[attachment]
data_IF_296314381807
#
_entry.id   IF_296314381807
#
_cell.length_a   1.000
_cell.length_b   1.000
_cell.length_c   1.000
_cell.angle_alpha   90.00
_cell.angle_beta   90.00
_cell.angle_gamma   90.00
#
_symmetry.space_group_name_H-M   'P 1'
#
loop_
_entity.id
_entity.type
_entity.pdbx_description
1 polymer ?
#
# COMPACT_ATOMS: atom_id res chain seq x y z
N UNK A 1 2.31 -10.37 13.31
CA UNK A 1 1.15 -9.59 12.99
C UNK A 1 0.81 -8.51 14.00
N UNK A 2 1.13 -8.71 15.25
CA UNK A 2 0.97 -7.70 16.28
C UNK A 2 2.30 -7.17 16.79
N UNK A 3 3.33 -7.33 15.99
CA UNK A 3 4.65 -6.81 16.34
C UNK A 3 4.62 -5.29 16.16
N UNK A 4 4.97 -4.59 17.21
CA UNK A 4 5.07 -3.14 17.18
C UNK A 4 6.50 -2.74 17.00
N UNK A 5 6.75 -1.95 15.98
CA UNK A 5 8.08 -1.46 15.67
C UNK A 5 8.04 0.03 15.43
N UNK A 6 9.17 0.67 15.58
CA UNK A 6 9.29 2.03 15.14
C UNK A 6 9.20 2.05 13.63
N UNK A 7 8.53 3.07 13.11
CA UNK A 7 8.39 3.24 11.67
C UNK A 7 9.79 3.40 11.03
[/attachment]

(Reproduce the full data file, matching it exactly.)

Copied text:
data_IF_296314381807
#
_entry.id   IF_296314381807
#
_cell.length_a   1.000
_cell.length_b   1.000
_cell.length_c   1.000
_cell.angle_alpha   90.00
_cell.angle_beta   90.00
_cell.angle_gamma   90.00
#
_symmetry.space_group_name_H-M   'P 1'
#
loop_
_entity.id
_entity.type
_entity.pdbx_description
1 polymer ?
#
# COMPACT_ATOMS: atom_id res chain seq x y z
N UNK A 1 2.31 -10.37 13.31
CA UNK A 1 1.15 -9.59 12.99
C UNK A 1 0.81 -8.51 14.00
N UNK A 2 1.13 -8.71 15.25
CA UNK A 2 0.97 -7.70 16.28
C UNK A 2 2.30 -7.17 16.79
N UNK A 3 3.33 -7.33 15.99
CA UNK A 3 4.65 -6.81 16.34
C UNK A 3 4.62 -5.29 16.16
N UNK A 4 4.97 -4.59 17.21
CA UNK A 4 5.07 -3.14 17.18
C UNK A 4 6.50 -2.74 17.00
N UNK A 5 6.75 -1.95 15.98
CA UNK A 5 8.08 -1.46 15.67
C UNK A 5 8.04 0.03 15.43
N UNK A 6 9.17 0.67 15.58
CA UNK A 6 9.29 2.03 15.14
C UNK A 6 9.20 2.05 13.63
N UNK A 7 8.53 3.07 13.11
CA UNK A 7 8.39 3.24 11.67
C UNK A 7 9.79 3.40 11.03